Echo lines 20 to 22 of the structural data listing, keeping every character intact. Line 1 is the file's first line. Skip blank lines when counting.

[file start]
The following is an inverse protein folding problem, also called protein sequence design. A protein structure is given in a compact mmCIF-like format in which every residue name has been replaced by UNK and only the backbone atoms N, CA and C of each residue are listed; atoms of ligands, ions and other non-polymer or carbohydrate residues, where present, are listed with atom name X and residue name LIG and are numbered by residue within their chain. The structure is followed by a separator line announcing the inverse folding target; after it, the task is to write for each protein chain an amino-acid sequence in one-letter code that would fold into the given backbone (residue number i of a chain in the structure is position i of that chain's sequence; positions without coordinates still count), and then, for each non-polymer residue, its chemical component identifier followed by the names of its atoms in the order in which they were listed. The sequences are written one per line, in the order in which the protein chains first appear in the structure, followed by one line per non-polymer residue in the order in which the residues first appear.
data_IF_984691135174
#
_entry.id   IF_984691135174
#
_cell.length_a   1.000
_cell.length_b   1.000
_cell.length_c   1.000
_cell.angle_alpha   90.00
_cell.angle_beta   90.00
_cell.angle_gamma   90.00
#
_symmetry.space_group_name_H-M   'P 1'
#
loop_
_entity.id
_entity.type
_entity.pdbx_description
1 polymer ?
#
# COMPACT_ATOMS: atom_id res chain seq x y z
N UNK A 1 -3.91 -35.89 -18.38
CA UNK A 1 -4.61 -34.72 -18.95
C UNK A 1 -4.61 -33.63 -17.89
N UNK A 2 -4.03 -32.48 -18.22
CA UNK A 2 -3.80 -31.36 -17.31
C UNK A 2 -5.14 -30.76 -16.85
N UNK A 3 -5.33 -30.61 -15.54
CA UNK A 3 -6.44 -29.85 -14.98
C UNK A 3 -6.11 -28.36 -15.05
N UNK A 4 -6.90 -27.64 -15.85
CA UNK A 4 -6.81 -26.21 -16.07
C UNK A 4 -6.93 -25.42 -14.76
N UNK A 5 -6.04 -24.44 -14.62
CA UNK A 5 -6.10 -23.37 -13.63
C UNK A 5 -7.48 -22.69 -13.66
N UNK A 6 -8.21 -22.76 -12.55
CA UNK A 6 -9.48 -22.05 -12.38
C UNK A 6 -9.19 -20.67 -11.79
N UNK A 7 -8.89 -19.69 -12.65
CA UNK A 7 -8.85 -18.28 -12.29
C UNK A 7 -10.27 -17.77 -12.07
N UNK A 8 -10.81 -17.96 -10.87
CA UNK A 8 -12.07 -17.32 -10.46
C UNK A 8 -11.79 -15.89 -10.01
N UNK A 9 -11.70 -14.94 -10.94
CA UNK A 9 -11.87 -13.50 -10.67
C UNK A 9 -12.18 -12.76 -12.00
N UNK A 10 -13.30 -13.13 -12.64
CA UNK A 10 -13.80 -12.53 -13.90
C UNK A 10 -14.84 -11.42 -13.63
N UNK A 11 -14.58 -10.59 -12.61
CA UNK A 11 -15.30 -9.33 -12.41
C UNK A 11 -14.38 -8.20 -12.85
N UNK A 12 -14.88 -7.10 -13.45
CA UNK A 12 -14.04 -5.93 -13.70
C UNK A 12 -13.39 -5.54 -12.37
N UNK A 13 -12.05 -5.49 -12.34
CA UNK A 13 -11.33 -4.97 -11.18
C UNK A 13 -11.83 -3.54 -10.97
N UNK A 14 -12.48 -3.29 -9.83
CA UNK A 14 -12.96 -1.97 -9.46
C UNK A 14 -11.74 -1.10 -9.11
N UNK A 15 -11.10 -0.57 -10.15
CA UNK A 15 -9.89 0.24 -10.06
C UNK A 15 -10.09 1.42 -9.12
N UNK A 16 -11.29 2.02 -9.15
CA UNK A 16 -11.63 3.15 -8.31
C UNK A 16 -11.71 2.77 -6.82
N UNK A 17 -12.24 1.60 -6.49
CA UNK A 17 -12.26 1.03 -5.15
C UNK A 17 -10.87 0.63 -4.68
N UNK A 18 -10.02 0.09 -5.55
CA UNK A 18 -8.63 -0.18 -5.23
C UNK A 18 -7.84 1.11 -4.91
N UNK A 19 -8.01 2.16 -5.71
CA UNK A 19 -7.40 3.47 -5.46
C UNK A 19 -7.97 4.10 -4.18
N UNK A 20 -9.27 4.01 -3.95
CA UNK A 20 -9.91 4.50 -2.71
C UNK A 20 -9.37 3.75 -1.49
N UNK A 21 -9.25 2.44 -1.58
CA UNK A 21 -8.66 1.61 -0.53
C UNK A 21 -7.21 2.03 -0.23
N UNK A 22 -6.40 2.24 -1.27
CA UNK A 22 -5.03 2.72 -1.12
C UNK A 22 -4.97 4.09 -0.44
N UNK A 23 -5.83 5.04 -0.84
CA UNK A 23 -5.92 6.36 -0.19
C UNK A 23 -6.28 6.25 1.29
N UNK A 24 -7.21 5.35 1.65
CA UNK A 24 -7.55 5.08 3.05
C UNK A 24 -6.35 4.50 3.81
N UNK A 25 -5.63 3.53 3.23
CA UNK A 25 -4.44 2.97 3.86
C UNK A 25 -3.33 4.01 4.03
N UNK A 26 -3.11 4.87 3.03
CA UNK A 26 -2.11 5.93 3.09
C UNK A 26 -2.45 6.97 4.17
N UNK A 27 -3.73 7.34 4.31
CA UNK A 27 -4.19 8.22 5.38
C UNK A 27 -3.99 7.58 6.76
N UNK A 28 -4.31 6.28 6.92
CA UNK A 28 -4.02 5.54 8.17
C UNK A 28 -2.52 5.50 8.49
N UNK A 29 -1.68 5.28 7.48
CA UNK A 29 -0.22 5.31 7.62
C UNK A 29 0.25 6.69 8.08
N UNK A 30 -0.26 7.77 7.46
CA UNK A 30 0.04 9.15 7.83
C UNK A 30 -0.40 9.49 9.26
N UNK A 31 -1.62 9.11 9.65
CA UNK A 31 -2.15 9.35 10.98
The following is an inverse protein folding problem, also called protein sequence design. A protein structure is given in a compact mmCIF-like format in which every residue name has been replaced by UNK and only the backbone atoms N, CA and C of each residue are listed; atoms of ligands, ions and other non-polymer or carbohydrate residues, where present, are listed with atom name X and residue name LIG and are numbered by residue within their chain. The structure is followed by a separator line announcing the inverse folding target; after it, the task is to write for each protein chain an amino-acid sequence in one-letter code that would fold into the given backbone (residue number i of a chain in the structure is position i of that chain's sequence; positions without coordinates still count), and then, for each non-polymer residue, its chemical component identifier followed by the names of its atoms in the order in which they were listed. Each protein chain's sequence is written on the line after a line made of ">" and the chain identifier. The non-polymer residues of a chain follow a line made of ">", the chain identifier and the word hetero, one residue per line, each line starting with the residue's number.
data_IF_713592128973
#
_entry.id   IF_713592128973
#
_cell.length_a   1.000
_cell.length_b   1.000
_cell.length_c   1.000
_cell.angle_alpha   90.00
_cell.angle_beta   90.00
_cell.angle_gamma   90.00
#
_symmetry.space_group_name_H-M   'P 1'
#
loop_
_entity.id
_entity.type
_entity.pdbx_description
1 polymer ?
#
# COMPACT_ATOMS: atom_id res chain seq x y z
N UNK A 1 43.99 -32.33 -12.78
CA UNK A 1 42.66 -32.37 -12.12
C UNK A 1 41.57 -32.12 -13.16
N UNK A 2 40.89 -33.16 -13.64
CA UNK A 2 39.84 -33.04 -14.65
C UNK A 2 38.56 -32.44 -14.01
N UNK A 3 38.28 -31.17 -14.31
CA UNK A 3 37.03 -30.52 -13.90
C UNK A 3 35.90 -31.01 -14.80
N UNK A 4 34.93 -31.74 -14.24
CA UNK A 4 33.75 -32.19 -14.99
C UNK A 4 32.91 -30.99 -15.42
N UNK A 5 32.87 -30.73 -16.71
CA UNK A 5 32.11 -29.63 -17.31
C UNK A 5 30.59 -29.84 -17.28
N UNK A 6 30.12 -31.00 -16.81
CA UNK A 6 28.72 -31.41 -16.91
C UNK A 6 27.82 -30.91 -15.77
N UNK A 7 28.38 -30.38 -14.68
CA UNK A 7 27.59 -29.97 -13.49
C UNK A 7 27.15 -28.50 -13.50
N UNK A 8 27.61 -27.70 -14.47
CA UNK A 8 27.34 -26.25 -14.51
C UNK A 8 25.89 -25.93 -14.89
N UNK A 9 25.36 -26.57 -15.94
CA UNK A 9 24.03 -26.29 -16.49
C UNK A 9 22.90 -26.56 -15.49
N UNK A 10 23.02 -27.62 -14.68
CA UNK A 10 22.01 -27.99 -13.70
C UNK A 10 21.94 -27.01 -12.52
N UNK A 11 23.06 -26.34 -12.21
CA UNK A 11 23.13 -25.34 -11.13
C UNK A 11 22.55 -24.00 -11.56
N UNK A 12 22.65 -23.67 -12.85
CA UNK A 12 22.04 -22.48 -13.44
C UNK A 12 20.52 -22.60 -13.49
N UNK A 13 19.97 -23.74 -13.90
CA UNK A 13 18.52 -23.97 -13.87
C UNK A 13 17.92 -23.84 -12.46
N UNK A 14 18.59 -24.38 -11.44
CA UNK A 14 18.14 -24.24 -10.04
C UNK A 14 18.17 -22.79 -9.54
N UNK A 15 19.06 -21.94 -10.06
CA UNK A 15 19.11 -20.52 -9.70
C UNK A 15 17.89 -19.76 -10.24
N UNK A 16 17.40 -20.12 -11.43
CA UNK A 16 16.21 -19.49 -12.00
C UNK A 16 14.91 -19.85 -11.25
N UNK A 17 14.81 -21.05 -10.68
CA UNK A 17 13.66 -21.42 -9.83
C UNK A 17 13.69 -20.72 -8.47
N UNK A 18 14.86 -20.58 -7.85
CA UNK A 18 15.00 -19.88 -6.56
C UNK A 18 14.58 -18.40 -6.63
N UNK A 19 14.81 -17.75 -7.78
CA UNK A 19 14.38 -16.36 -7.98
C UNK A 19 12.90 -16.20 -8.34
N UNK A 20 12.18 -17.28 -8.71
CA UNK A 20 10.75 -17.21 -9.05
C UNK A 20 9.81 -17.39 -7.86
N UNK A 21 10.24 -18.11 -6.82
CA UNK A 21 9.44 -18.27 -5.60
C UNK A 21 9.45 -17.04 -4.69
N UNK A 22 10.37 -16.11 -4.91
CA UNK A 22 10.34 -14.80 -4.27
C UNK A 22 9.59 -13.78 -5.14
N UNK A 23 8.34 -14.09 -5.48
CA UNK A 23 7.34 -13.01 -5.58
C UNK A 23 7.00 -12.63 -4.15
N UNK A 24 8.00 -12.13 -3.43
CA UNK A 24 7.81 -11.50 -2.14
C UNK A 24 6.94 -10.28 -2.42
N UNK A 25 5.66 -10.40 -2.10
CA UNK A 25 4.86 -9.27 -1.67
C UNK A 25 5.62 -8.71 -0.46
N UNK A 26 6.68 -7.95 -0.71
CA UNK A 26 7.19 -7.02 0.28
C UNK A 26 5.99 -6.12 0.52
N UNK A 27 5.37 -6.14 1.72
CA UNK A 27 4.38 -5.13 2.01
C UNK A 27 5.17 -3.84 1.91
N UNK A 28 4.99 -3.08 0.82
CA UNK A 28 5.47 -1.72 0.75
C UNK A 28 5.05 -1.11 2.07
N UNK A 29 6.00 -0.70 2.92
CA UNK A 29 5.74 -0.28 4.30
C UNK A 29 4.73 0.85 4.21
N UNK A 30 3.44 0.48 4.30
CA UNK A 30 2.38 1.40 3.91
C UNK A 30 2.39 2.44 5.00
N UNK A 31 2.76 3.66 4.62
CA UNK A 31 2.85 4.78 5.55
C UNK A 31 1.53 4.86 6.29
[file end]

#
# COMPACT_ATOMS: atom_id res chain seq x y z
N UNK A 1 -3.91 -35.89 -18.38